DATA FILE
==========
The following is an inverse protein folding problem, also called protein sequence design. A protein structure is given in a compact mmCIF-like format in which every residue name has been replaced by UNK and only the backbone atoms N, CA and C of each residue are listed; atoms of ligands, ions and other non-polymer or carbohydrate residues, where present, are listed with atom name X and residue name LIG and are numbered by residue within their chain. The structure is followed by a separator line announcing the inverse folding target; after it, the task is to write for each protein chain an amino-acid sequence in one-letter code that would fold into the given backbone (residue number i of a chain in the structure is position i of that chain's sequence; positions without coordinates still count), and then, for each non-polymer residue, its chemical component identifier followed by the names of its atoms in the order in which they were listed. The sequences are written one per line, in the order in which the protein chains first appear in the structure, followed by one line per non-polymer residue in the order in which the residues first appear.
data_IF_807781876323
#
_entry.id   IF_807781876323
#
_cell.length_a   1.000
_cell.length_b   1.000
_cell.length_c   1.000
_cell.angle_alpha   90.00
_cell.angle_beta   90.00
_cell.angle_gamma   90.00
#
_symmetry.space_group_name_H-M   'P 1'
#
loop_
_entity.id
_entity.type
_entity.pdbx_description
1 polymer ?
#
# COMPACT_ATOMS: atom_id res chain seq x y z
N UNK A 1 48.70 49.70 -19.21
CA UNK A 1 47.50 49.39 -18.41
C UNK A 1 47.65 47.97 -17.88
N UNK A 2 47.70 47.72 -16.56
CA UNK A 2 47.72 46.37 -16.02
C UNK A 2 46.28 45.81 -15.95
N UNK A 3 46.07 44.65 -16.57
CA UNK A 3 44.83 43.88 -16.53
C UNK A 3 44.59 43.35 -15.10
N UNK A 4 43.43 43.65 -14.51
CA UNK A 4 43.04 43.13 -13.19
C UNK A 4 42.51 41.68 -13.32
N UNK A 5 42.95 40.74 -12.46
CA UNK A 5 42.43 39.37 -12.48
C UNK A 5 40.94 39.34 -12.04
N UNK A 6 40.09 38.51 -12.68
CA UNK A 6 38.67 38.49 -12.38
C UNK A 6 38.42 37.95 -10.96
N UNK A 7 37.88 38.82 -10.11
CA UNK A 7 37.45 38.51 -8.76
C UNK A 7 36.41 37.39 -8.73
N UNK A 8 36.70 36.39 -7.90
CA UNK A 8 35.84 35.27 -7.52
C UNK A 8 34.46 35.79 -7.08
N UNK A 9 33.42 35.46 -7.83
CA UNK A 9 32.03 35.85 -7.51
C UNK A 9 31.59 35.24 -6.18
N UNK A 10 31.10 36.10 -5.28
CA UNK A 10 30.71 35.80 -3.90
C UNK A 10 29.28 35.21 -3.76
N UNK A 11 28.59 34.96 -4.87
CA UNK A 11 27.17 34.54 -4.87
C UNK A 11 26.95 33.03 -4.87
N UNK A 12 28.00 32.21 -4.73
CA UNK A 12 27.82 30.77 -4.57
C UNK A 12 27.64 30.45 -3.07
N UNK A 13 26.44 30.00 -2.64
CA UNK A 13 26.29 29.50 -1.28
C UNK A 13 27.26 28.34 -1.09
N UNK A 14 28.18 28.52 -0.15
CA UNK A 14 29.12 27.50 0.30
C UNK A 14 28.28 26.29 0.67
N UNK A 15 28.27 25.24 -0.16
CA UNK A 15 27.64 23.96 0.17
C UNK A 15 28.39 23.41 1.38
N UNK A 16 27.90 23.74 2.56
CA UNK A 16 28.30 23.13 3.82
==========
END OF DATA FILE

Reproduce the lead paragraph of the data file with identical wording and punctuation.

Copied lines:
The following is an inverse protein folding problem, also called protein sequence design. A protein structure is given in a compact mmCIF-like format in which every residue name has been replaced by UNK and only the backbone atoms N, CA and C of each residue are listed; atoms of ligands, ions and other non-polymer or carbohydrate residues, where present, are listed with atom name X and residue name LIG and are numbered by residue within their chain. The structure is followed by a separator line announcing the inverse folding target; after it, the task is to write for each protein chain an amino-acid sequence in one-letter code that would fold into the given backbone (residue number i of a chain in the structure is position i of that chain's sequence; positions without coordinates still count), and then, for each non-polymer residue, its chemical component identifier followed by the names of its atoms in the order in which they were listed. The sequences are written one per line, in the order in which the protein chains first appear in the structure, followed by one line per non-polymer residue in the order in which the residues first appear.